It’s this same adaptive flexibility that has let the Monopoly film undergo so many skin changes since it was first announced in 2008. The original take from Ridley Scott seems to have been more of a comedic take on Wall Street, focused on the ridiculous extremes that people will pursue for the sake of money. “I wanted to just make a movie about the idea of greed. I told them you know your game can turn your sweetest, dearest aunt into a demon — a nightmare of greed. So that’s what we’re going to do,” Scott said in an interview with ComingSoon.net. Later interpretations of the film were described as a Goonies-like family adventure, complete with a treasure map, while the new Andrew Niccol-penned project seems to be taking more of a Horatio Alger approach, following, “a boy from Baltic Avenue, one of the cheapest properties in the US version of the game, who uses both Chance and Community cards to make his fortune.” And all of those are a far cry from an even older treatment of the project, by There’s Something About Mary scribe Frank Beddor, which followed a lovable loser who actually gets sucked into the game, Jumanji-style.
And some of those concepts sound like they’re destined to make better films than others, but as adaptations they’re all playing on an even field. Since they all hit those external signifiers of the games mechanics to at least some degree, it’s hard to argue that one is a more valid take on the material than the others. (Well… okay, the Goonies version of Monopoly sounds a bit more out of left field than the others, but we know next to nothing about the actual details of what it was aiming to do). Again, it sounds like such a crass money-grubbing tactic – all of the propulsive momentum of a built-in audience but with a minimum of narrative responsibility. Sure, there’s a bit of a double-edged sword in the mix due to the fact that you do have to service those recognizable mechanics from the games (and woe to the filmmakers that fail to deliver on even that basic of a level), but there is something that just feels creatively suspect about the entire thing, isn’t there there?
Well, yes… but it doesn’t have to. It’s a shame that Battleship was met with so much critical and popular reviling, because that film is the closest thing we have to a proof-of-concept of an insidious little idea that might actually deliver on board game movies’ hidden creative potential. Namely, the notion that once you’re working on a recognizable adaptation you’re free to take all manner of creative risks that would normally be completely unthinkable. Imagine you have a great idea for an alien invasion movie, something really fresh and creative that hasn’t been seen before, but nobody wants to touch it because it’s going to cost $300 million. What if you can bend that concept just far enough to include the recognizable mechanics of a recognizable board game, say… Battleship? Suddenly you’re using what seems like the safest, greediest, and most cowardly tactic in the Hollywood playbook to make something that could actually be fresh and different. After all… if there is a theoretical audience no matter what you do and you’re not boxed in by what you have to do to serve your source material, there’s almost nothing to stop you from trying something really crazy and original with your story.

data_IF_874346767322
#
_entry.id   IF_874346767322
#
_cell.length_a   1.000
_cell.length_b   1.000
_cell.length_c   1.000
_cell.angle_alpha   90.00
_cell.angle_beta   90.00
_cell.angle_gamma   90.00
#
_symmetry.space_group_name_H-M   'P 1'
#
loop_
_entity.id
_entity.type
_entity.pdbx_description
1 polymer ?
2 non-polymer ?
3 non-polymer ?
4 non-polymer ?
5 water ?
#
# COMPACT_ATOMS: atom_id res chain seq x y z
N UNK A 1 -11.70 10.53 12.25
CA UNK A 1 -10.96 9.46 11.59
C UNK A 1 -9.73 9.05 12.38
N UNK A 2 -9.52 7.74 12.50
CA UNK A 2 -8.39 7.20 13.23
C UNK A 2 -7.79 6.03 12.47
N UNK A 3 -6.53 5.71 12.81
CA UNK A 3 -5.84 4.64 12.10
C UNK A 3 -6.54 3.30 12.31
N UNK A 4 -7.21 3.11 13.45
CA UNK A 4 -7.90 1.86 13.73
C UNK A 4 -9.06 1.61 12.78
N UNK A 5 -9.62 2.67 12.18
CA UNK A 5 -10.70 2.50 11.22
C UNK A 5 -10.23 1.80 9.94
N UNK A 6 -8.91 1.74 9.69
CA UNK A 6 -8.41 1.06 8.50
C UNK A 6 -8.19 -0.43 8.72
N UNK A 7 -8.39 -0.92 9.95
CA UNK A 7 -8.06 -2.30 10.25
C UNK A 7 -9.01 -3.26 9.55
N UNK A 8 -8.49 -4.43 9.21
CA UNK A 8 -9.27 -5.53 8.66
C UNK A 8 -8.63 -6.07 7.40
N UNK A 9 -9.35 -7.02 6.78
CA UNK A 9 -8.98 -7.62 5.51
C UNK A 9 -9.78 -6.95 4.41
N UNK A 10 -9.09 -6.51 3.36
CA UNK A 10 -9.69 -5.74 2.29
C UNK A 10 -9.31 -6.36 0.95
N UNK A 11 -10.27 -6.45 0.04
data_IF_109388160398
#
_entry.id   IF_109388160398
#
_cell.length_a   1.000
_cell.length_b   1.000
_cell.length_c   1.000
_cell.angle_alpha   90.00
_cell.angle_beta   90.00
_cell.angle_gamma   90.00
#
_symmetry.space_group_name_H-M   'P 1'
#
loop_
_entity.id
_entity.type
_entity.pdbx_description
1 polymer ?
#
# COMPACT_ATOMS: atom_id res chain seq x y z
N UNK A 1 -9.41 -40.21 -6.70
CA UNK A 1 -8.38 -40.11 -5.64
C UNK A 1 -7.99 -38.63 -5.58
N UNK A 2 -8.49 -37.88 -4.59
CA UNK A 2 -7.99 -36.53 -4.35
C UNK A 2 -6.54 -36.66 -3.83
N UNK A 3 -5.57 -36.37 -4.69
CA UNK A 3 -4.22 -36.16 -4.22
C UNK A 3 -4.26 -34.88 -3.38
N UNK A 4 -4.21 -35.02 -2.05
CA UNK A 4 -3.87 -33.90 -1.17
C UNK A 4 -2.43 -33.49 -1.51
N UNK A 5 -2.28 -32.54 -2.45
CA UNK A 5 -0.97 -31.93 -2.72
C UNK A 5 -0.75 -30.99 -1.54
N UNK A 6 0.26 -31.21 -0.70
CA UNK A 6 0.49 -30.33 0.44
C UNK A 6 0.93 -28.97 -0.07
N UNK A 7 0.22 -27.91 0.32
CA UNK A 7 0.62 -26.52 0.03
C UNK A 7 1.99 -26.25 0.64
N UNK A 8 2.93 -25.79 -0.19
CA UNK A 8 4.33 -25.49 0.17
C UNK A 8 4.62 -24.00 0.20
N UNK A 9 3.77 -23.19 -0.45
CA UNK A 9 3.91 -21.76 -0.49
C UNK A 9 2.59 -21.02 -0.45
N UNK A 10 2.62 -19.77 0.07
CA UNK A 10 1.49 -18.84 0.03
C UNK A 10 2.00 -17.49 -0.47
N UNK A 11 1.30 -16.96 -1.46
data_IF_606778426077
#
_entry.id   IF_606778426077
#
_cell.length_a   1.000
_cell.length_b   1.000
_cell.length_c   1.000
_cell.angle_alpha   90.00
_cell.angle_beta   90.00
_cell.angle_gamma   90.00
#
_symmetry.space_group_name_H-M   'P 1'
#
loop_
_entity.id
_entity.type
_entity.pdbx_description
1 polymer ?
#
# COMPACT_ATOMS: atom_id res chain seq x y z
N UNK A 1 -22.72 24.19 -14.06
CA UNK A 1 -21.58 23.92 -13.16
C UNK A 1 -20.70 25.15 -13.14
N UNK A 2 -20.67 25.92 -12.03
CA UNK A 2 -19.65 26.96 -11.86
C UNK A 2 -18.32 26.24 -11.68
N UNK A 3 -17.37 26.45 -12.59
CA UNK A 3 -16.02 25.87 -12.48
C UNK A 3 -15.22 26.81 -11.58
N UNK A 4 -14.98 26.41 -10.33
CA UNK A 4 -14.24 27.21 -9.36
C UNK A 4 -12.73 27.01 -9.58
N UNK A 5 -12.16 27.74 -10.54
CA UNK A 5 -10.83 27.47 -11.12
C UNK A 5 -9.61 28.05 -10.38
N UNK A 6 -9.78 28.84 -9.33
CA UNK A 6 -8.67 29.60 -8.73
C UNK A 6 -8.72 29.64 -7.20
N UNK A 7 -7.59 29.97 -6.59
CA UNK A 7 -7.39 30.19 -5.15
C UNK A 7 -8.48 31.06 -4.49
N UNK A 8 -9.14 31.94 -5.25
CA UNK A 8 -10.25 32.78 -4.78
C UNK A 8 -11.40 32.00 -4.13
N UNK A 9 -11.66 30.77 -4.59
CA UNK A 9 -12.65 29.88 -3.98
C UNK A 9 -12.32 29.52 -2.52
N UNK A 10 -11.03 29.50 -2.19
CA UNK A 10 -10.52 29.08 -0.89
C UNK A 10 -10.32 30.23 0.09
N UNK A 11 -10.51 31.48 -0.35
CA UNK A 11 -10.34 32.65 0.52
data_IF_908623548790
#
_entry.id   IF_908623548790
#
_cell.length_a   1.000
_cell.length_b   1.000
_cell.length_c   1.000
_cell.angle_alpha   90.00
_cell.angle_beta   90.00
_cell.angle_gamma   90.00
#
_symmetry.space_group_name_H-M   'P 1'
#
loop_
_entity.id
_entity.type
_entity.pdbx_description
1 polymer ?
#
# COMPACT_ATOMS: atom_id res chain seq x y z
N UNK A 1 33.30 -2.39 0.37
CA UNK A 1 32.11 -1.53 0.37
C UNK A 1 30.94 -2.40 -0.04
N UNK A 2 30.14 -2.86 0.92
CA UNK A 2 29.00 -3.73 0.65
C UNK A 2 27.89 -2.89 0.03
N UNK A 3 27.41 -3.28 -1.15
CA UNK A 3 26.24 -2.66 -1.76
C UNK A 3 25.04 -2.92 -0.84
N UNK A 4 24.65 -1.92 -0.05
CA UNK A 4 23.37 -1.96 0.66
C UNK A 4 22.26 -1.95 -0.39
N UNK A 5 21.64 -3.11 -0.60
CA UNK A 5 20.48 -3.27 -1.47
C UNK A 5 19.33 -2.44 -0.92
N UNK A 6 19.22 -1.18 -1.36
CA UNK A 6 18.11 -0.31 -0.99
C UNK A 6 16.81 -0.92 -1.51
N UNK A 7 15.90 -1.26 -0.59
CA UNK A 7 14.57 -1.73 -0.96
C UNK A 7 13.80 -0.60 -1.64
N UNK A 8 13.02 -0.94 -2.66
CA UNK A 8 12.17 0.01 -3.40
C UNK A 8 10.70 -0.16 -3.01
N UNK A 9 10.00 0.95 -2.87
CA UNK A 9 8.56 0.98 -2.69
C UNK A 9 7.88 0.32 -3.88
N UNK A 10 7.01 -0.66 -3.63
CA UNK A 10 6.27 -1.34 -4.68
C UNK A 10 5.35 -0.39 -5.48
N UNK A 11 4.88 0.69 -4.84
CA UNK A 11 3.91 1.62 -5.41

Of course, that requires for you to have a phenomenal script and a deft handle on how to integrate the mechanics of the original game, neither of which director Peter Berg really seemed to have with Battleship. But the concept still stands. Sure, board game films may well be a product of mercenary Hollywood accounting, but that doesn’t mean that they can’t be hijacked into actually serving up some interesting and creative ideas. Andrew Niccol, the current torch-holder for the Monopoly film is known for some of the most sophisticated and incisive science fiction films of the past two decades… as well as for a whole bunch of wasted potential and some truly terrible literary adaptations. Let’s hope that he’s allowed to keep the subversive and provocative sensibilities that made Gattaca and The Truman Show so affecting as he translates Rich Uncle Pennybags to the big screen. The film, if it ever makes it out of jail, is likely going to make an impact in the box office no matter what happens – it’s managing to make one anywhere else that’ll be the real coup.